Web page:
Computer and game consoles switched gradually from single-bitplane graphics (2 colours per character) to 2-bitplane graphics (4 colours per character), to eventually 4-bitplane graphics (16 colours per character).

Some early Super NES games internally uses 3-bitplane graphics (allowing 8 colours per character, and a graphical quality between 2 and 4-bitplane graphics) and de-compresses it to 4-bitplanes in order to save ROM. I wonder if any system ever used 3-bitplane graphics natively.

  • Are text mode implementations doing just that offtopic for you? And CGA's RGBI mimics that were arguably not true 4 bit color? – rackandboneman Apr 27 '17 at 22:13
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    I'm not sure you're using the term "bitplane" correctly here. A bitplane is a a two dimensional array of bits, just like a 2 colour bitmap. The difference is while a bitmap is the complete image, a bitplane is just one "plane" of an image. Each plane holds only one bit of colour. A N-bitplane image is made up of N separate bitplanes, each stored separately that when combined form the image. Most computers and game consoles didn't use this format. Instead they packed 2 or 4 bits together sequentially in some form, instead of taking each bit from separate planes. – user722 Apr 29 '17 at 6:47
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    @RossRidge that's right. In fact, I don't think there were any consoles that supported true bitplanes other than the CD-32 which was just an Amiga. – cbmeeks Sep 5 '17 at 17:28
  • Some arcade boards such as Robotron 2084 (and similar hardware like Defender, Joust, and others) used a RRRGGGBB type scheme in 8 bits. – LawrenceC Jun 17 '19 at 22:13

The Amiga hardware supported only bitplane graphics, and you could have as many or as few bitplanes as you desired, up to certain bandwidth and archtectural limits. A neat trick of the Amiga's video hardware is to superimpose two three-bitplane screens and scroll them independently, which is obviously pretty useful for games.

I tended to use an eight-colour Workbench on my old Amiga 4000, as that was a reasonable compromise between having enough colours to render pretty icons, and yet not use up so much precious video bandwidth that window movements were slow.

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    Also, IIRC, the Amiga could scroll individual bitplanes if using a well-timed copper list. This technique was used in games like Agony. Basically, one bitplane (2 color) was used statically but the one color was changed at almost every scanline while the other two bitplanes scrolled. This was then stacked behind the other three bitplanes for what looked like three layers of scrolling. The Amiga is such an awesome computer. :-) – cbmeeks May 3 '17 at 15:27

Windows 1.x and 2.x use only three of the four planes on an EGA or VGA, because they use a 1-bit true-colour model with dithering.


While not exactly using "bitplane graphics" in a strict sense (see @RossRidge's comment), the Sinclair QL used 3 bits/pixel in its "hi"-color mode (8 colors + a flash bit). I do suspect, however, that this was rather due to a "design accident" than done deliberately: They ran out of pins on the video ULA in the design process and couldn't get the 4th colour pin out to the DAC, thus ended up using the "4th bit plane" for a rather useless flash (blinking) mode that didn't need a separate ULA pin.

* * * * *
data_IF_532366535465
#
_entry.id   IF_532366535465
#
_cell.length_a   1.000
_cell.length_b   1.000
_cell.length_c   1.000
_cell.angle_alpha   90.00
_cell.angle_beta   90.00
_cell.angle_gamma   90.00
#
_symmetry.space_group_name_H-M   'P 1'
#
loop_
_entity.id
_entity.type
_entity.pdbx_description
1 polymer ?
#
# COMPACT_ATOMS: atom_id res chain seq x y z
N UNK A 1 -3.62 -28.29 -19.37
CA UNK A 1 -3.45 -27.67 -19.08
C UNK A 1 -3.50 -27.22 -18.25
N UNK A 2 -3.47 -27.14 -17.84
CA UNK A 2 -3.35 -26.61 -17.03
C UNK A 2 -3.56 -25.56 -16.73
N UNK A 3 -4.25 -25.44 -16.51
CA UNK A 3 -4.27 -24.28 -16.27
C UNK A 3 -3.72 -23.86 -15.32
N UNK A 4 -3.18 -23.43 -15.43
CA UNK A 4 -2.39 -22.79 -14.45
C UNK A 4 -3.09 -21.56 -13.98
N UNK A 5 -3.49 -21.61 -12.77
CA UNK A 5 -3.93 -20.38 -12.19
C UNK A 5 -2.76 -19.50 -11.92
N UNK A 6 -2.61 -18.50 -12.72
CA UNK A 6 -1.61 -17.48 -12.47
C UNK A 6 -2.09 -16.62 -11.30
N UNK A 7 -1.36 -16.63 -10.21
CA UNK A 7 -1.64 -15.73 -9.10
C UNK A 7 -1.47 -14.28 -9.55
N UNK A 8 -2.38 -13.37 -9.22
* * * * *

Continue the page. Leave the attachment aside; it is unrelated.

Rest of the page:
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    The BBC Micro similarly had at most 8 colors + flash bit, due to its choice of digital RGB monitors with only 1 bit per color channel, though it used 1, 2 or 4 bits per pixel with 'chunky' rather than bitplane graphics. – user3570736 Apr 30 '17 at 9:39
  • Assuming it followed the Sinclair Spectrum model it used 8 bits for an attribute block (8x8 pixels) - 3 for foreground colour, 3 for background, 1 for bright and 1 for flash - and then used 1 bit per pixel for foreground/background, so depending how you want to count, 1.25 bits per pixel, four thirds of a bit per colour channel or seven bit colour – JCRM Feb 5 '18 at 0:47
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    @JCRM Th QL didn't follow the Spectrum model of a separate attribute plane. Each pixel had its own color, either 2 or 4 bits/pixel. – tofro Feb 5 '18 at 7:08

Another oddity: The Programmed Symbols card for the IBM 3270 PC has three three-plane fonts, giving 768 8-colour tiles that can be used to create graphical images.


The Sanyo MBC550 had a 640x200 bitmapped display with 3 planes.

The MBC video RAM is composed of three planes - green, red and blue. The green plane occupies main memory, and its position varies; writes to port 10h set its address:

Value | Address
    4 | 0C000h
    5 | 1C000h     (other values have not been tested)
    6 | 2C000h
    7 | 3C000h

The red and blue planes appear to have fixed locations of F0000h and F4000h respectively.


The Compucolor II, from 1977, had an 8-color (3-bit) display, arranged as 32 lines of 64 characters.

Graphic resolution was 128x128, implying a graphics mode that displayed 8 pixels (4 x 2) in each character cell. I seem to remember that color could only be specified per character cell, which meant all 8 pixels in a cell had to be the same color. So, there weren't three bitmapped planes, but a three-bit attribute array specifying the color of each character cell.


PP01 had 3-plane videoRAM organization: red, green, blue regions, 8KB each (resolution 256×256 pixels), pixel addressable.

The access was done cleverly in two modes: either the whole videoRAM has been mapped into 64KB CPU address space, or (the default), only one block (thus saving addressable RAM), and writes to this block are copied to one or both other two blocks (selected by a "colo(u)r register" value)

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